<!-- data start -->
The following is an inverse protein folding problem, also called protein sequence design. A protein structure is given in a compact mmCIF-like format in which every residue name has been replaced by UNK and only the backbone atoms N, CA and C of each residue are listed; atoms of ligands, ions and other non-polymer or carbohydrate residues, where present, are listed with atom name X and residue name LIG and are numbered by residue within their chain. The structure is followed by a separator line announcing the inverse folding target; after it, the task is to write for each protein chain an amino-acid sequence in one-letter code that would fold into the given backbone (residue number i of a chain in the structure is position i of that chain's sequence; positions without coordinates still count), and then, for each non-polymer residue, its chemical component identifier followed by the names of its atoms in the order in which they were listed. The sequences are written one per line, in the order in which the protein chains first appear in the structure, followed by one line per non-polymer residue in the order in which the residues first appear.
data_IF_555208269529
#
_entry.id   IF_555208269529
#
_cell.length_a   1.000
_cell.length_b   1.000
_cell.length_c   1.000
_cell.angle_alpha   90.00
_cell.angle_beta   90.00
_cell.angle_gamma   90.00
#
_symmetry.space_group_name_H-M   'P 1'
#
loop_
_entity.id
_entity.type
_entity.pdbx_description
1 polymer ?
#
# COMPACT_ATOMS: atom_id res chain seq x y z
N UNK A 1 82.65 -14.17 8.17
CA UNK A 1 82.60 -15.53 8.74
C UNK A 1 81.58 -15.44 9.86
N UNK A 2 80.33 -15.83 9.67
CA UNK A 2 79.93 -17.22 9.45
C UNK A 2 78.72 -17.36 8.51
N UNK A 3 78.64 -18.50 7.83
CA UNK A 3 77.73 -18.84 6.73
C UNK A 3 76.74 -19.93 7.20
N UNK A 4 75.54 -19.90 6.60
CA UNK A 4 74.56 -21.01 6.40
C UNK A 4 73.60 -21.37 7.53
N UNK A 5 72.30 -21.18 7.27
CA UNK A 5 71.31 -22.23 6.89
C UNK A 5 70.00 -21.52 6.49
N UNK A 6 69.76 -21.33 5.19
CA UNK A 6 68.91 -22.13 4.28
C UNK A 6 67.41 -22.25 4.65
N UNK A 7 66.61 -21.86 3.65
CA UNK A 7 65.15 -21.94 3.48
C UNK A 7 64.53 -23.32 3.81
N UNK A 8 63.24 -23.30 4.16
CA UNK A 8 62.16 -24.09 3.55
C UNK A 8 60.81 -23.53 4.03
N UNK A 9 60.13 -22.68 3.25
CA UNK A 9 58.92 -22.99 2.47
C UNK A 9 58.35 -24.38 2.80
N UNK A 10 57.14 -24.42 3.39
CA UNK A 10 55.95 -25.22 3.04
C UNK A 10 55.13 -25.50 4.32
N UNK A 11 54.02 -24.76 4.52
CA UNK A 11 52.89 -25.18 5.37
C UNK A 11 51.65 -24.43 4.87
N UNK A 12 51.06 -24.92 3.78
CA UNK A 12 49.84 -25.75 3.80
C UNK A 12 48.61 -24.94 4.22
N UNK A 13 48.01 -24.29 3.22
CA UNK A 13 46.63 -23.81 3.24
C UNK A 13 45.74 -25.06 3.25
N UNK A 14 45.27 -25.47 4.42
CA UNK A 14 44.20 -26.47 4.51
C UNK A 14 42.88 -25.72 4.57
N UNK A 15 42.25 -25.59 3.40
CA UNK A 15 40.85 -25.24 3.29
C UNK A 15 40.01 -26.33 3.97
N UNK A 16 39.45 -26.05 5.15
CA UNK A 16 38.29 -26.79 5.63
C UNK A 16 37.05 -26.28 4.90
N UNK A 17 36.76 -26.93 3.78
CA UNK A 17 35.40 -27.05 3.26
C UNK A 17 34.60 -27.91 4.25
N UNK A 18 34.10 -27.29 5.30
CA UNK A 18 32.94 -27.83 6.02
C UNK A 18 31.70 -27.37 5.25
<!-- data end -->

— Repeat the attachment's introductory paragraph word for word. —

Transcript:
The following is an inverse protein folding problem, also called protein sequence design. A protein structure is given in a compact mmCIF-like format in which every residue name has been replaced by UNK and only the backbone atoms N, CA and C of each residue are listed; atoms of ligands, ions and other non-polymer or carbohydrate residues, where present, are listed with atom name X and residue name LIG and are numbered by residue within their chain. The structure is followed by a separator line announcing the inverse folding target; after it, the task is to write for each protein chain an amino-acid sequence in one-letter code that would fold into the given backbone (residue number i of a chain in the structure is position i of that chain's sequence; positions without coordinates still count), and then, for each non-polymer residue, its chemical component identifier followed by the names of its atoms in the order in which they were listed. The sequences are written one per line, in the order in which the protein chains first appear in the structure, followed by one line per non-polymer residue in the order in which the residues first appear.